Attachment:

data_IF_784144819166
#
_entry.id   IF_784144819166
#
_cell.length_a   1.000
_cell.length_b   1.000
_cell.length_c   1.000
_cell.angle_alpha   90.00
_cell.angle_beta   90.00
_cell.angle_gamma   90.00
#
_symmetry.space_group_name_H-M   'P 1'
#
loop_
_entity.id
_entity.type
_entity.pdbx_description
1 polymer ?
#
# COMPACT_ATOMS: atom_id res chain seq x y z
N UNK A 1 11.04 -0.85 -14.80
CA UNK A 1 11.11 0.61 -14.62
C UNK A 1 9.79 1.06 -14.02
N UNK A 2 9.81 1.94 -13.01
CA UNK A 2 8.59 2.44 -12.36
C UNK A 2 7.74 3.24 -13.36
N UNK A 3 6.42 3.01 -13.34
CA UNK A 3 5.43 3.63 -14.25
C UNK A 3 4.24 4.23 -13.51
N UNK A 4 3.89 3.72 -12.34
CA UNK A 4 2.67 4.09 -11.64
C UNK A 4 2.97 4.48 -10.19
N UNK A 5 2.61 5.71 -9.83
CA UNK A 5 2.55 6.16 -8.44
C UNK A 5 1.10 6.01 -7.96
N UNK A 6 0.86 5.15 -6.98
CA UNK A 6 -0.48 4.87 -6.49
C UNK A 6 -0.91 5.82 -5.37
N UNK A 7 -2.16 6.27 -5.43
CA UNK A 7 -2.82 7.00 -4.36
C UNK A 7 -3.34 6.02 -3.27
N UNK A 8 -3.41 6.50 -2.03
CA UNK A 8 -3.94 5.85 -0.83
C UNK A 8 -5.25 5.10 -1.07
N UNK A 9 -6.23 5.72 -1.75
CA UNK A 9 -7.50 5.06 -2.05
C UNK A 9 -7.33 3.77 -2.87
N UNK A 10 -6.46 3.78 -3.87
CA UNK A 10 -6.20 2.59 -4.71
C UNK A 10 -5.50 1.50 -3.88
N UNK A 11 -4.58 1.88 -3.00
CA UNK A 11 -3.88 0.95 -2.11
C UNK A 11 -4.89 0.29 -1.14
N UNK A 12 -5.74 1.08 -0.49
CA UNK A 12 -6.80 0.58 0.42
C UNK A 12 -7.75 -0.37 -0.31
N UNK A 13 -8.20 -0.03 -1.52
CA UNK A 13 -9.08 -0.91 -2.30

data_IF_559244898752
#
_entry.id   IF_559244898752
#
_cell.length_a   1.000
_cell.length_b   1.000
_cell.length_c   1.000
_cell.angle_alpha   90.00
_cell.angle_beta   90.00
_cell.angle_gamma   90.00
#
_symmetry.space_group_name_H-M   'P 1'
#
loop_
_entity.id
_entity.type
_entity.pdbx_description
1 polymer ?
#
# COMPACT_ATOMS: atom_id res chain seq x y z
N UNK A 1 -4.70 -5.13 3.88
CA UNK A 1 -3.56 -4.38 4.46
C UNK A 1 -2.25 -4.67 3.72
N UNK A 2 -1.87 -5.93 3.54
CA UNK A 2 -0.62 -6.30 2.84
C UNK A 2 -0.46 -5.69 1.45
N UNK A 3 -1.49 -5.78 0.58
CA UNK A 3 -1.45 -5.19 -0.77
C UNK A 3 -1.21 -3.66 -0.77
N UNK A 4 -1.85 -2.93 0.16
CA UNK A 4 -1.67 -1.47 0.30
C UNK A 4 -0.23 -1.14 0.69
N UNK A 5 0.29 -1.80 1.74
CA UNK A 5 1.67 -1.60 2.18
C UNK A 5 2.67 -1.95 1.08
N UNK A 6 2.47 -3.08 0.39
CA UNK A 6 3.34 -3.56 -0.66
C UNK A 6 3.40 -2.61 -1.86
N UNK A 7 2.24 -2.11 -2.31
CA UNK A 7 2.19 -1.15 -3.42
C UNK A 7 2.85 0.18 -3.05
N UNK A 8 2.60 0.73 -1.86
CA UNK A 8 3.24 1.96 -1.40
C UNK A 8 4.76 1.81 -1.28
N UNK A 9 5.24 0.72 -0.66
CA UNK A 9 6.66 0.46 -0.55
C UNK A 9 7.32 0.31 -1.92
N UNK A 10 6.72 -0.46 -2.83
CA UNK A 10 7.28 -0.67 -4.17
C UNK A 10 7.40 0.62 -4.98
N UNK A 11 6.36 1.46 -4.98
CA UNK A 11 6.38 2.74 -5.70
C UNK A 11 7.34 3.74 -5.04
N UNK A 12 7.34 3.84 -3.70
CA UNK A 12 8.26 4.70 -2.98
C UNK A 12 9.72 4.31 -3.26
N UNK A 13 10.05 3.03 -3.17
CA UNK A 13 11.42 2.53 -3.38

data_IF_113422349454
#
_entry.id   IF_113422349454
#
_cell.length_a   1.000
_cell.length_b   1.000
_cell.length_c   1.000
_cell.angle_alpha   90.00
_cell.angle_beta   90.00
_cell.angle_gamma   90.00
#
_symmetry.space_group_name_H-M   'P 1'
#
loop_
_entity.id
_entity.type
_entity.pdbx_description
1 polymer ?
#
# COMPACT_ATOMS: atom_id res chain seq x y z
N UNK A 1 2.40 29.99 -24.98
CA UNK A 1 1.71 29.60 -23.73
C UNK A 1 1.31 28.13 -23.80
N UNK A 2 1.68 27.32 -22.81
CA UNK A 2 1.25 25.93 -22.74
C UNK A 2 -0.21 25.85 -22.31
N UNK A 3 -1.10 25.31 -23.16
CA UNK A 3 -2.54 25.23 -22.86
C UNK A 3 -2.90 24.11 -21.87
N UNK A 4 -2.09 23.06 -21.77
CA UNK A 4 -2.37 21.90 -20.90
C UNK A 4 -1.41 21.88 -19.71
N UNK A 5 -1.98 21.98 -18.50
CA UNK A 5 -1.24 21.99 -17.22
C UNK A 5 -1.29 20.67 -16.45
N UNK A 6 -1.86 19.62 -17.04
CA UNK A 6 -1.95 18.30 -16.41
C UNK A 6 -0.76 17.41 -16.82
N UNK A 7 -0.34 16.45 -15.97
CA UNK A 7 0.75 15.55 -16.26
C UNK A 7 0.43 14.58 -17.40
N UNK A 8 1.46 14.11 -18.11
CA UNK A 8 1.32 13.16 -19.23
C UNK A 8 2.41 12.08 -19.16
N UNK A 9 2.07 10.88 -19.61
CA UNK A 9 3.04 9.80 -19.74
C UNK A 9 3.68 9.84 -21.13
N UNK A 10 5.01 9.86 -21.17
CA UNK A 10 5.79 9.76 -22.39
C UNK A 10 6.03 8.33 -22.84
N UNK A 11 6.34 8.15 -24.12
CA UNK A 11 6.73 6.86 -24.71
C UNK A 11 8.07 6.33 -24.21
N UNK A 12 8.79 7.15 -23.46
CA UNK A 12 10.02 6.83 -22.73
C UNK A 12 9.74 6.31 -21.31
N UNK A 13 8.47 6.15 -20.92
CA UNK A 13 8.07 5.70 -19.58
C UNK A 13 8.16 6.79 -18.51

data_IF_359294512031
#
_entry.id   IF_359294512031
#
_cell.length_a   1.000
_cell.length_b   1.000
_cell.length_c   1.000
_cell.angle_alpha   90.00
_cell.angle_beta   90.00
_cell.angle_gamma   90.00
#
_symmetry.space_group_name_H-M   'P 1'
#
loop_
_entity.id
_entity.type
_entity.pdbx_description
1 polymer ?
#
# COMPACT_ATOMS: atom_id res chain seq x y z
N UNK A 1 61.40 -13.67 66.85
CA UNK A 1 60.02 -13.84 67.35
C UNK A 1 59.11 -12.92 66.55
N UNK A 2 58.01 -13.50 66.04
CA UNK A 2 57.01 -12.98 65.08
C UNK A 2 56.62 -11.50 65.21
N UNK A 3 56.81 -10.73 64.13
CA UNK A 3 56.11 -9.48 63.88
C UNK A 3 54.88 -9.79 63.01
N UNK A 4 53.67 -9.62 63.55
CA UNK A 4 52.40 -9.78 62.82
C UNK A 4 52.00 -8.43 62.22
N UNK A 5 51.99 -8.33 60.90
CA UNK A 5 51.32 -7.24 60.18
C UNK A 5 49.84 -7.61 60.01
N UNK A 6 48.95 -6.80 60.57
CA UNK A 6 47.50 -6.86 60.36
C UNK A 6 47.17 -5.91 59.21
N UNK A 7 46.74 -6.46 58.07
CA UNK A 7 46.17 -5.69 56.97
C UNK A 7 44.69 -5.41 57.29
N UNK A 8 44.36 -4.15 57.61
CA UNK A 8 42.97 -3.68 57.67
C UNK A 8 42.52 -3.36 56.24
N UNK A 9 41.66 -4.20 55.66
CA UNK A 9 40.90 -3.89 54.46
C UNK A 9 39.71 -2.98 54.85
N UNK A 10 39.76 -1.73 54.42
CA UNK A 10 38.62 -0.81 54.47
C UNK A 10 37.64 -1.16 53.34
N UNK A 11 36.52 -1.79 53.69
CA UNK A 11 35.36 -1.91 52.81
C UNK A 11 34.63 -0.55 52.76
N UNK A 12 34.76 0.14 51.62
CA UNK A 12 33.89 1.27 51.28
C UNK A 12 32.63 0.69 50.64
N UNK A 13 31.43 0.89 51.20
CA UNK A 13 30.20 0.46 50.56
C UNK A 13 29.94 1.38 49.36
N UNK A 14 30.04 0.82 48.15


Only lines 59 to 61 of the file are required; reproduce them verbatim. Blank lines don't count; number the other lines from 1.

data_IF_559244898752
#
_entry.id   IF_559244898752